Building Streaming Video Apps With HTML: Technical Considerations
In the Media & Entertainment industry, we have the unlucky situation of needing to handle quite a few more platforms than other neighboring industries. Consider that for most app developers, mobile and web are sufficient, meaning at most three codebases assuming native iOS and Android, though with diligent mobile web best practices this can all be folded under one web codebase. For most TV-connected devices like Apple TV or Amazon Fire TV, it really is only the media consumption use case that is compelling. The interaction medium of the remote, the distance from the screen, and the fixed location of the device limit other applications.
OTT’s Platform Density
At You.i TV we’ve observed that deviances between platforms, or “fragmentation”, has an exponential effect on complexity, rather than simply linear. That is to say, each factor that a developer must account for is multiplicative with the others rather than additive. Unfortunately, these problems are unavoidable for those in the OTT space. The expectation of the end-user is that it should not matter which device I have purchased (or was gifted!), I should be able to watch your content. This implies somewhere on the order of 5-15 platforms, depending on your market and willingness to chase the tail of the distribution. In North America, for example, OTT devices such as Roku, Android TV, Apple TV, Amazon Fire TV, and next-gen consoles in PlayStation and Xbox are household staples. We’ve also seen that willingness to circumvent the norm of covering all platforms can entail risk with user reception. Take for example Quibi, which launched initially only mobile, later delivering on TV-connected devices around the same time as their closure.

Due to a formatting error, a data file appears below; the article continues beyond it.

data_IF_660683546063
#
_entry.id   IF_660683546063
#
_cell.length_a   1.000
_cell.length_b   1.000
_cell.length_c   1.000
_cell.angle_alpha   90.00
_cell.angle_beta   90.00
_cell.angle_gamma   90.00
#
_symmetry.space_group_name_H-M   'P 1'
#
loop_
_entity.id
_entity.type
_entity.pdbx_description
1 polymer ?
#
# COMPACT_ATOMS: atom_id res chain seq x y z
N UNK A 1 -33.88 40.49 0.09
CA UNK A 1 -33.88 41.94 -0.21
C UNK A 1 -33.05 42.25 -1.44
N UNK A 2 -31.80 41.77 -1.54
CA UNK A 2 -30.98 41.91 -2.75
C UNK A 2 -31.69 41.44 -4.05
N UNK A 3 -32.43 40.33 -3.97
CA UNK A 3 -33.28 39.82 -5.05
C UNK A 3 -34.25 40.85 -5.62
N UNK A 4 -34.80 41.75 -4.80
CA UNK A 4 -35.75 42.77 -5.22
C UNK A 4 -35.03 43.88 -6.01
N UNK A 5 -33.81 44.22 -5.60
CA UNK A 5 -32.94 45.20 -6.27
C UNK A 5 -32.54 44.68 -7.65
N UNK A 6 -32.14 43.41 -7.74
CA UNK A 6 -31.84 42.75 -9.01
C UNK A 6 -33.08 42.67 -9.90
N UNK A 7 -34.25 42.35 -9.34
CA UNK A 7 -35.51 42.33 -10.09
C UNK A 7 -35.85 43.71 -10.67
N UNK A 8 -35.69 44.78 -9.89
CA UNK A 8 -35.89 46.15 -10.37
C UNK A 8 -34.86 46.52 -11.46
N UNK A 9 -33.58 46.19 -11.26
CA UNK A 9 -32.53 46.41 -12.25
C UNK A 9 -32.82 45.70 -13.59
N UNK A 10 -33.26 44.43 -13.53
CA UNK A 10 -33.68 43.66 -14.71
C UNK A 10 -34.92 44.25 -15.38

Thus it falls to engineering management and teams to choose a technology strategy that will determine many factors for the upcoming development cycle of a streaming video app. Product Management will no doubt have high expectations. It might not be until mid-development that the downsides of a selection become apparent, just as you’re scaling from the first API connections, authentication, and playback into the full app experience.
With this pressure to choose correctly, it isn’t unreasonable for us to fall back on what we know. For many front-end developers that means either web or native. In the paper provided below, I’ll be focusing on the former, though it’s important to note that for many platforms, such as Samsung Tizen and LG webOS, they are in fact one and the same!
Specifically, I’d like to argue that because we often choose technologies that we are comfortable with, we are at risk of becoming blind to their drawbacks. We become accustomed to thinking of them in aggregate, rather than with the individual nuance that is inherent to cross-platform development. Let’s examine web (or HTML) development for multiscreen under this lens.
Download the free guide to Building Streaming Video Apps with HTML and learn more about browsers’ chances of success against:
- Platform reach (Roku, Android TV, Apple TV, Amazon Fire TV, and next-gen consoles)
- Platform-specific APIs
- NPM Ecosystems
- Impact on developer experience
- User experience capabilities
- Performance scaling